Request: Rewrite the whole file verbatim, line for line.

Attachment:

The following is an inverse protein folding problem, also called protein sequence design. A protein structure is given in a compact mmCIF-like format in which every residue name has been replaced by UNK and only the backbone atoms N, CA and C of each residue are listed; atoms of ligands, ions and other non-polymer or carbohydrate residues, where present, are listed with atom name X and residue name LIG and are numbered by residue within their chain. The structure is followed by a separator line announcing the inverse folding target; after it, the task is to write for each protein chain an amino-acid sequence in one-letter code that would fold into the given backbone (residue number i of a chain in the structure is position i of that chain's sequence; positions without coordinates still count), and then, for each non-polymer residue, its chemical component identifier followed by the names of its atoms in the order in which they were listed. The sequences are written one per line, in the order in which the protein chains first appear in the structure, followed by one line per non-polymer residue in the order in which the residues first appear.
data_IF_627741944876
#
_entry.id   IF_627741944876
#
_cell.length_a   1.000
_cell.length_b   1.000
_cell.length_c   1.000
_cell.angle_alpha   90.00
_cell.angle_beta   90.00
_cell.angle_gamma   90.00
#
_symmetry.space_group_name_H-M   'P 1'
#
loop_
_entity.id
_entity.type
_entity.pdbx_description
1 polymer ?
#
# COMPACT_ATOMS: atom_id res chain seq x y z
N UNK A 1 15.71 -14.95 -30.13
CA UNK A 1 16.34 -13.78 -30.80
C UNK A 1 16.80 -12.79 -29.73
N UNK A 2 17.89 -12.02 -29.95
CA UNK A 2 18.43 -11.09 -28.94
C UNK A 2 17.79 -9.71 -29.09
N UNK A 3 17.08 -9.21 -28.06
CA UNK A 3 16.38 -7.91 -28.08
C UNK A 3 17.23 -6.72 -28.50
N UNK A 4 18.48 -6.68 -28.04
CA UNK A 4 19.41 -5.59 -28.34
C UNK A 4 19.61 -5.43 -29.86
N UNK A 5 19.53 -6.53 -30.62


The following is an inverse protein folding problem, also called protein sequence design. A protein structure is given in a compact mmCIF-like format in which every residue name has been replaced by UNK and only the backbone atoms N, CA and C of each residue are listed; atoms of ligands, ions and other non-polymer or carbohydrate residues, where present, are listed with atom name X and residue name LIG and are numbered by residue within their chain. The structure is followed by a separator line announcing the inverse folding target; after it, the task is to write for each protein chain an amino-acid sequence in one-letter code that would fold into the given backbone (residue number i of a chain in the structure is position i of that chain's sequence; positions without coordinates still count), and then, for each non-polymer residue, its chemical component identifier followed by the names of its atoms in the order in which they were listed. The sequences are written one per line, in the order in which the protein chains first appear in the structure, followed by one line per non-polymer residue in the order in which the residues first appear.
data_IF_627741944876
#
_entry.id   IF_627741944876
#
_cell.length_a   1.000
_cell.length_b   1.000
_cell.length_c   1.000
_cell.angle_alpha   90.00
_cell.angle_beta   90.00
_cell.angle_gamma   90.00
#
_symmetry.space_group_name_H-M   'P 1'
#
loop_
_entity.id
_entity.type
_entity.pdbx_description
1 polymer ?
#
# COMPACT_ATOMS: atom_id res chain seq x y z
N UNK A 1 15.71 -14.95 -30.13
CA UNK A 1 16.34 -13.78 -30.80
C UNK A 1 16.80 -12.79 -29.73
N UNK A 2 17.89 -12.02 -29.95
CA UNK A 2 18.43 -11.09 -28.94
C UNK A 2 17.79 -9.71 -29.09
N UNK A 3 17.08 -9.21 -28.06
CA UNK A 3 16.38 -7.91 -28.08
C UNK A 3 17.23 -6.72 -28.50
N UNK A 4 18.48 -6.68 -28.04
CA UNK A 4 19.41 -5.59 -28.34
C UNK A 4 19.61 -5.43 -29.86
N UNK A 5 19.53 -6.53 -30.62